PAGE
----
Social media: some people love it, some people hate it. I love it and hate it (depending on the day/platform we are talking about). But however you feel about it, there is no question that social media is a powerful force in our society and is where many of us spend our time. It is an incredible way to network and to discover small businesses, inspirational people, or really adorable animal reels. It is a tool which can be quite powerful when used the right way.

Unfortunately, it is not always easy to be authentic—true to who you are—on a platform where you can curate your image. So how does one maintain their authenticity while navigating these sites? Here are five things that have helped me approach social media in an honest way. 

Remember you are dealing with real people.

Remembering I am dealing with actual human beings helps me be intentional about what I am posting. I want to share something that will bring a smile to my friends’ faces! It also impacts how I comment, if I love a photo, I want to let my friends know. If this were an in-person interaction; my friends would be able to see my smile. I try to be good about interacting with the people on the platform. It also impacts how I respond to comments; I am more grateful that people took the time out of their day to view my content, and I try not to get too worked up if I get a negative comment. I know that the people who are seeing my content are complex just like me—they have their own history, hopes, and dreams.

Do not lie.

This one is obvious but not always easy. And here is the thing, I actually love good camera angles, great hair days, and fun memories, and that is OK. Fun (helpful) filters can add some jazz to a photo. The photographer side of me appreciates some editing like brightening and adding a little color saturation (usually because the photo didn’t capture the correct color in the first place). I think that those are fun tools at our disposal and using those things can help give our page the look we want, as long as are honest about it. I don’t want to ever pretend that a filter is real life or that my dress-ups look is actually make-up free. And more importantly I don’t want to pretend to be someone I’m not on social media. It is not ok if I go to a boring party and share photos of it afterwards, raving about how it is the best day ever. It is OK if I don’t get along with everyone, but pretending to be besties in order to boost my following is definitely not authentic. Social pressures and the desire for more followers can make it tempting to stretch the truth or push it to the side completely, but honesty is an integral part of authenticity.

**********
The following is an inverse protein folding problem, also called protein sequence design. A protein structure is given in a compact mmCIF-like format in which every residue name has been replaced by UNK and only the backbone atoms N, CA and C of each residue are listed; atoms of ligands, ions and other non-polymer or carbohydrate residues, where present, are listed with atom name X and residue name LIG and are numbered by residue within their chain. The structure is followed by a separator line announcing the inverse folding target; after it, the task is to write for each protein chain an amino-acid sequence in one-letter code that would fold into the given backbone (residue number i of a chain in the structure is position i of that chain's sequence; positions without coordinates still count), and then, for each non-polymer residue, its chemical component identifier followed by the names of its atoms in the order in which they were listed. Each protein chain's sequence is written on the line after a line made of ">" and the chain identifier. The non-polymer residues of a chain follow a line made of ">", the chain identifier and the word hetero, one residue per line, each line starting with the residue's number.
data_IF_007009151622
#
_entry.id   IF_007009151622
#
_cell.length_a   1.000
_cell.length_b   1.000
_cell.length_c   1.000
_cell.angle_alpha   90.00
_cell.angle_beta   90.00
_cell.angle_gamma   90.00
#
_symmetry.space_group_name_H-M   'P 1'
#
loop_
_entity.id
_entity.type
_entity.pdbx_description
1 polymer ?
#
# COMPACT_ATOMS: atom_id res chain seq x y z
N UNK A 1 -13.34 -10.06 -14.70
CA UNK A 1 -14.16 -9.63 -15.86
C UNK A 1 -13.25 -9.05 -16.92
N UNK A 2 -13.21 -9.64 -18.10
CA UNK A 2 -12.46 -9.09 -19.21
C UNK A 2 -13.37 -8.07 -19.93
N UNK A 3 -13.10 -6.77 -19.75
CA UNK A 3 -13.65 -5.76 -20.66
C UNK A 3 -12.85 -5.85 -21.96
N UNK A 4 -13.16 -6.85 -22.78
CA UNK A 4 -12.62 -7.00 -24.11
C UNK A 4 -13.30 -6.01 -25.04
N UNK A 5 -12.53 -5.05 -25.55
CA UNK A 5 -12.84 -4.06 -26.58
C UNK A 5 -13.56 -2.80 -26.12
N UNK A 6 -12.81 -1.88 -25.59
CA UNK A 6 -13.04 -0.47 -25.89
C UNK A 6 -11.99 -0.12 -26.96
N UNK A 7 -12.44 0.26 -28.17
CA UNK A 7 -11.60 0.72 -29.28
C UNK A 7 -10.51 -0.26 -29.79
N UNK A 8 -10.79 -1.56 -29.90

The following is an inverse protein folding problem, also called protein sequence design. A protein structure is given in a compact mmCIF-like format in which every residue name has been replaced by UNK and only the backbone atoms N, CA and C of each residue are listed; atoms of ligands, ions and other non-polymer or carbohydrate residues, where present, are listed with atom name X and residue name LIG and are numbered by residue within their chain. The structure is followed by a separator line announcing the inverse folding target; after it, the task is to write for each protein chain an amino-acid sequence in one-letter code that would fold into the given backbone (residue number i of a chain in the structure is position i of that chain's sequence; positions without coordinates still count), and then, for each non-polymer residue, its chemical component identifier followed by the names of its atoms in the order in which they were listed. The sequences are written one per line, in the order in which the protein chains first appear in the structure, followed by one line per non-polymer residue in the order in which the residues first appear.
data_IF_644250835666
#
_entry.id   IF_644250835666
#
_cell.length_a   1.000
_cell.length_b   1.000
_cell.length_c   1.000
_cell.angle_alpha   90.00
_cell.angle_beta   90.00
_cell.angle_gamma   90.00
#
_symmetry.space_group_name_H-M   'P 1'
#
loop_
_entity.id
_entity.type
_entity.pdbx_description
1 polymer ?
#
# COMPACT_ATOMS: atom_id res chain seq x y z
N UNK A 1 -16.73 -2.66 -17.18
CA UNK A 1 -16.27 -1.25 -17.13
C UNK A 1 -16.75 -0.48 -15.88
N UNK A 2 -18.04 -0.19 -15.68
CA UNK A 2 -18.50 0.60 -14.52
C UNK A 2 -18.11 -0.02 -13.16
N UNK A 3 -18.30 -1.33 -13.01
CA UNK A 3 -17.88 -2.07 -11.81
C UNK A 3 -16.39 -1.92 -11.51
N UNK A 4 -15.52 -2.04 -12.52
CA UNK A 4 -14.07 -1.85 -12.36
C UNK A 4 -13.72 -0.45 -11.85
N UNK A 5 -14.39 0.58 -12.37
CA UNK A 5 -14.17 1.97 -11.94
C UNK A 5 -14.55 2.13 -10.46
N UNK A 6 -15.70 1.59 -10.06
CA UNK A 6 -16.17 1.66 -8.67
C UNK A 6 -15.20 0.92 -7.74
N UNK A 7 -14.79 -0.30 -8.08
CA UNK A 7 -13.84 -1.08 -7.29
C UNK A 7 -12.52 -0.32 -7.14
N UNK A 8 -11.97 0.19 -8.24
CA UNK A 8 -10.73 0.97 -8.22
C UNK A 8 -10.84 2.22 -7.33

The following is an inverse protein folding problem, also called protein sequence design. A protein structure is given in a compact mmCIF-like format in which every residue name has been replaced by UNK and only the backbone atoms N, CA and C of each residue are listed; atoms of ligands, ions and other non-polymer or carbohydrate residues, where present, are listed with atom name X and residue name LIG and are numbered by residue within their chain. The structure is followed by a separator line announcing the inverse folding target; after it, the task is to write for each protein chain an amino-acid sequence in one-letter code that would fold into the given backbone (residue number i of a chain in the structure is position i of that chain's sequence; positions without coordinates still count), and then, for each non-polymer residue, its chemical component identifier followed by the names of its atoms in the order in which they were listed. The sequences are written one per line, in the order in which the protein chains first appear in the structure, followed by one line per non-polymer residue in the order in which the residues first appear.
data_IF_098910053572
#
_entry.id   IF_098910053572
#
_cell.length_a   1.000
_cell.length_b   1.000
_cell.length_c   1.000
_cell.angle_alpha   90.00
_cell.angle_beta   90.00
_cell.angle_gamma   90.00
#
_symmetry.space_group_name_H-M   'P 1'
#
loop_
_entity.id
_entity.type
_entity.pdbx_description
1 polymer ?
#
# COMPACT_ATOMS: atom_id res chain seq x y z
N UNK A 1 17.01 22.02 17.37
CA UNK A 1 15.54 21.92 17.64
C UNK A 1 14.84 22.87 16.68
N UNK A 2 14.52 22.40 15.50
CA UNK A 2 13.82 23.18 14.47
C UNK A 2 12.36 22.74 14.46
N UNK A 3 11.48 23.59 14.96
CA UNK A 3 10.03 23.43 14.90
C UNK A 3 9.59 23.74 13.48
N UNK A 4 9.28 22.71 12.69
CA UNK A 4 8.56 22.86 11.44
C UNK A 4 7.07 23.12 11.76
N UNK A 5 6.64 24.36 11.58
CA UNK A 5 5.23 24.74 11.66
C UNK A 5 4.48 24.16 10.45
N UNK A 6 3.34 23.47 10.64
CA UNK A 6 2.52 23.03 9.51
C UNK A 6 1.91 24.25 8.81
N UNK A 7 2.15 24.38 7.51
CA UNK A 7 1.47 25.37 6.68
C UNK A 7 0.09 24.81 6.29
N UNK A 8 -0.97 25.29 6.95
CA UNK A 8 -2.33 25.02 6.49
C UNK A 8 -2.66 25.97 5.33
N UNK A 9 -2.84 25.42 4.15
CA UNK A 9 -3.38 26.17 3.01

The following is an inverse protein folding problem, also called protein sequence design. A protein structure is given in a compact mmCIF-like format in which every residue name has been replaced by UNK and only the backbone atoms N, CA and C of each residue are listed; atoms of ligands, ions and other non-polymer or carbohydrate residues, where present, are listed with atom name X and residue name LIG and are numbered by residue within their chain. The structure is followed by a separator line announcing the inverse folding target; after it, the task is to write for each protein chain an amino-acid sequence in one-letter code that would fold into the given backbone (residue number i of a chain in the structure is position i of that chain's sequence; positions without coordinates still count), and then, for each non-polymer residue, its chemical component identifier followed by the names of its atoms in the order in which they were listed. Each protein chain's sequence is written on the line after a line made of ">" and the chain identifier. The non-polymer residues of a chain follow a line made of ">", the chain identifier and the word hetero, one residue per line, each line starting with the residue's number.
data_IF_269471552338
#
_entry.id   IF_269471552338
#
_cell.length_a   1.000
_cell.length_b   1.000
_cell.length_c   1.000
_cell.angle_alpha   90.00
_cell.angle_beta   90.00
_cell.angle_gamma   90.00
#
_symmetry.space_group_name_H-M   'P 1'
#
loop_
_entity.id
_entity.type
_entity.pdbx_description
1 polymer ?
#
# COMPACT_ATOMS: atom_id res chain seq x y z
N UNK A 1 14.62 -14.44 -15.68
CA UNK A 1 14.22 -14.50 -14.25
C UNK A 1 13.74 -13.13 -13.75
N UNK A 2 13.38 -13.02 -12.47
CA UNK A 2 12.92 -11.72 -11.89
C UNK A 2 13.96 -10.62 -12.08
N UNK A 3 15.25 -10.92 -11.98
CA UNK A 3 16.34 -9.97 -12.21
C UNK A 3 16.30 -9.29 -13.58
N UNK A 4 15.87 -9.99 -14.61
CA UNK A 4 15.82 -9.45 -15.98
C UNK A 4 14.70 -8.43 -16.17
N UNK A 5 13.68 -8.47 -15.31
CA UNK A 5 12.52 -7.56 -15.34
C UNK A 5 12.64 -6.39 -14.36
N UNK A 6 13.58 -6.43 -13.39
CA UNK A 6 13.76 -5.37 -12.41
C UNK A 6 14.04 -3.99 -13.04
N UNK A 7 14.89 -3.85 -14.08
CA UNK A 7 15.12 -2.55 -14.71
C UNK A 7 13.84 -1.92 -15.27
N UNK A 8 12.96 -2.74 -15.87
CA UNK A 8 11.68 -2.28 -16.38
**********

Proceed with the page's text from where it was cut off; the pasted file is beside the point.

Be intentional with your social media use.

Why am I on these platforms? I want to stay in touch with friends and so when I post something, I try to think about how this can brighten their day. I also want to expand my audience as an author so I want to make sure that I am letting people know what I’m working on. I never want to waste time getting lost on random reels, I want to make sure that I am being intentional and honest with myself about why I am using these platforms.

Remember that your profile cannot sum up all that you are as a person.

It just cannot. We can share pictures or sentences on these platforms but they do not fully capture who we are. We are complex creatures with unique backgrounds, interests, and dreams. We can share a piece of ourselves on social media platforms, but it is important to understand that we will never be able to share everything we are. Hopefully, this is incredibly freeing. We do not have to share everything about ourselves to be authentic, because it is impossible. There is sometimes a pressure to share more and be vulnerable if you want to be authentic; if there is ever something that you feel like is too personal for all your hundreds (or thousands) of followers to know about you, that is OK. It does not have to mean the end of authenticity. I admire the people who share vulnerably on their platforms; they are often a great source of inspiration. However, I also follow many people for a specific reason: plant tips, healthy recipes, or because they live abroad and I want to follow their adventures. I do not need to know every detail of their lives, but I do want them to be authentic in the way they share. 

What people say about you says more about them than you.

The final things to keep in mind when trying to be authentic on social media is understanding that the haters gonna hate. There are so many different views and people in this world that it makes sense that there are going to be some miscommunications or frustrations when dealing with all the people we come into contact with on social media platforms. Not being able to read people’s face expressions or get to know them in person amplifies the struggle it can be to communicate with people who think differently. Remembering that everyone is a person can help but, at the end of the day, there may be people who just can’t understand where you are coming from and that is OK. They have their own journey. To be absolutely clear: this does NOT make cyber-bullying or hate speech ok. Block the haters if need be! But remember, that their words do not define you. What they say does not define who you are. It is important to keep sharing and commenting as authentically as possible, because that is who you are. 

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